Report: YOY August furniture orders up 29%

Furniture shipments were down 17% from last year, with 2022 results reflecting the impact of high backlogs in 2020 and 2021

HIGH POINT — New orders for residential furniture in August were up 29% over August 2022, according to the latest survey of residential furniture manufacturers by Smith Leonard. Meanwhile year-over-year shipments were down 17% from 2022, reflecting high backlogs in 2020 and 2021, the report said.

According to the firm’s latest Furniture Insights report, new orders totaled $2.6 billion in August, up from $2.03 billion in August 2022, with increases reported for some 72% of participants. The report noted, however, that the comparison “is not quite as rosy as it might seem as new orders in August 2022 were down 14% from August 2021 and August 2021 orders were down 34% from August 2020. So as has been the case for the past couple of years, the comparisons can be misleading without context.”

It also noted that the impact for price increases and more recently price decreases for foreign freight charges further distort the picture. Year to date, orders totaled $17.8 billion, level with orders the same period in 2022, and up for about 40% of survey participants. It went on to state that year-to-date new orders were down 29% in 2022 compared to 2021, when they were up 29% from 2020.  

“New orders from June 2020 up until later that year were at historically high levels as demand was at unheard-of levels,” the report went on to state. “The August increase brought order levels year to date back to just about even with the same period of 2022.”

Compared to July, new orders in August were up 12.6%, to $2.6 billion, from $2.32 billion.

Shipments in August totaled $2.4 billion, compared to $2.92 billion in August 2022, and were down for 72% of participants. They were down 18% year to date, falling to $19.4 billion, from $23.5 billion the same period in 2022. In 2022, year-to-date shipments were up 6% from 2021, the report noted, while year-to-date shipments in 2021 were up 34% over the same period in 2020.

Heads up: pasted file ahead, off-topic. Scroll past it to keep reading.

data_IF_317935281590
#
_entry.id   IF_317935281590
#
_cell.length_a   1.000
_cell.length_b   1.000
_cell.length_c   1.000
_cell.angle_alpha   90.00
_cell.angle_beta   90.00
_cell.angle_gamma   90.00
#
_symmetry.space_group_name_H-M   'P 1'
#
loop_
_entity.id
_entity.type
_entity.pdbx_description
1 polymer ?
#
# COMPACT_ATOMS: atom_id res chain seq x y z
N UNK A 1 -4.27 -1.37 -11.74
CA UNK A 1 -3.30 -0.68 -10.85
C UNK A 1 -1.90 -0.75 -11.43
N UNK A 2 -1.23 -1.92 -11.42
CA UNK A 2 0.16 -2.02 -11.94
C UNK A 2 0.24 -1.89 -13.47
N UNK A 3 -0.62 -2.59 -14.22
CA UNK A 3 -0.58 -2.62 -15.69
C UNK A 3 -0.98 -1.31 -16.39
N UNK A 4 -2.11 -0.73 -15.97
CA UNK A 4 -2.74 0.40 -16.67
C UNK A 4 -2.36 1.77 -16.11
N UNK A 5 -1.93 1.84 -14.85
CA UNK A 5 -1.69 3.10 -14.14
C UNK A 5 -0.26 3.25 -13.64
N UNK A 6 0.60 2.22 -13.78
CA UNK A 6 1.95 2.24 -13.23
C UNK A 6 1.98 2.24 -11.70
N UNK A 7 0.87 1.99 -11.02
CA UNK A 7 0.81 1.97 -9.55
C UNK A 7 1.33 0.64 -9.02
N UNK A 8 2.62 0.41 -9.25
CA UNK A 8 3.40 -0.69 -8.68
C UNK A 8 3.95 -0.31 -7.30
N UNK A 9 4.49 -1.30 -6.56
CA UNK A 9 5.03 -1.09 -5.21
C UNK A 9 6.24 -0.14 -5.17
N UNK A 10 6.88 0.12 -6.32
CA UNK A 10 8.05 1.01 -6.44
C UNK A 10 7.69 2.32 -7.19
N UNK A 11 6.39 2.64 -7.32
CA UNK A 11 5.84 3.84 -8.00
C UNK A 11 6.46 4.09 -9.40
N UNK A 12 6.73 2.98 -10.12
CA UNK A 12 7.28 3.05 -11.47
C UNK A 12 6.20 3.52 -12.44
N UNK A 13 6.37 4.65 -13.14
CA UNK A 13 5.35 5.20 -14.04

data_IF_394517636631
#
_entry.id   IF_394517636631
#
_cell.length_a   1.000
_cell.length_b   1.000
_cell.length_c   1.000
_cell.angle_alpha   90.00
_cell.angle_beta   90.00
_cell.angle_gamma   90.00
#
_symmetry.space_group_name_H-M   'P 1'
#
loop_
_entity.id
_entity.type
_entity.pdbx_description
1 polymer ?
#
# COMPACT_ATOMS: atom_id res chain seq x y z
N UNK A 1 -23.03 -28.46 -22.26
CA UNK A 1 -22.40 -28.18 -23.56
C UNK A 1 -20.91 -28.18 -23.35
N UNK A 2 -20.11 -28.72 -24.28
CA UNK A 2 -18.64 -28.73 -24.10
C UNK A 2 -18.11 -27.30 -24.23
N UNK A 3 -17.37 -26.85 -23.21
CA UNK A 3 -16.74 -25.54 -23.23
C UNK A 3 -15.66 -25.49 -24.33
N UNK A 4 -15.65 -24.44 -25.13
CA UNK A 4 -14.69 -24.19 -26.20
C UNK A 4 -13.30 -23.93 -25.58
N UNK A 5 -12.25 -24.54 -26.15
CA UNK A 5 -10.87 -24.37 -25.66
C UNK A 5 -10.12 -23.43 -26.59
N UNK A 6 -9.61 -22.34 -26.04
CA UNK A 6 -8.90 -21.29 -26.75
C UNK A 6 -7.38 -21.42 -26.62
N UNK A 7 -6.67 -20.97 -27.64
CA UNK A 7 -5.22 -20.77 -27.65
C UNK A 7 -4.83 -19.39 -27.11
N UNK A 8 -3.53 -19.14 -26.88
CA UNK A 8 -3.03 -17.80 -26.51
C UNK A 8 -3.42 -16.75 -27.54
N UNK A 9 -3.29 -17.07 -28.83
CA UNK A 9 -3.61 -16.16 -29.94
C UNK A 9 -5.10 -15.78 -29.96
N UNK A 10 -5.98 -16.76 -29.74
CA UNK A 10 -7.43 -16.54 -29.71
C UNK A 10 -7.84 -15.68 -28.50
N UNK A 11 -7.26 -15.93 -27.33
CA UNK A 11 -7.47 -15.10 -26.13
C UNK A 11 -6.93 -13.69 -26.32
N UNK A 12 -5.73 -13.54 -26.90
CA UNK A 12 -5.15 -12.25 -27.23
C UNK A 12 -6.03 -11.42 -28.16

“Shipment results are also confusing as backlogs have been built up so high, then as orders began to slow, shipments could be maintained by shipping from the large backlogs,” the report said. “The shipments comparisons will remain difficult for a while as many have brought their backlogs down to historical levels.”

The report also noted that August shipments were up over 34% compared to just over $2 billion in July, which it attributed to normal July industry shutdowns for vacations.

Backlogs totaled $2.7 billion in August, compared to $5.4 billion in August 2022, and were also down from just over $3 billion in July.  

Other highlights of the report were as follows:

+ Receivable levels were down 30% from October 2022. “With year-to-date and even monthly sales down in the 17%-18% range, the decline in receivables appears out of line,” the report said. “But we believe that many of our participants in the upholstery business tend to report their receivables net of customer deposits. As backlogs have been declining, the amount of customer deposits has also declined, which would make the change in net receivables appear to be higher.” It added that as backlogs continue to return to normal levels, “we think the receivable results should get back in line.”

+ Inventory levels in August fell 32% from August 2022 and were down 2% from July. “It appears that inventories are much more in line with current business levels after the large buildups over the last couple of years.”          

+ The number of employees was down 8% from August 2022 and even with July, the report said, while payrolls were down 11% from last August and down 8% year to date despite wage increases over the last couple of years. “Factory and warehouse labor results continue to seem in line with current business conditions,” the report said.  

Thomas Russell

Home News Now Editor-in-Chief Thomas Russell has covered the furniture industry for 25 years at various daily and weekly consumer and trade publications. He can be reached at and at 336-508-4616.

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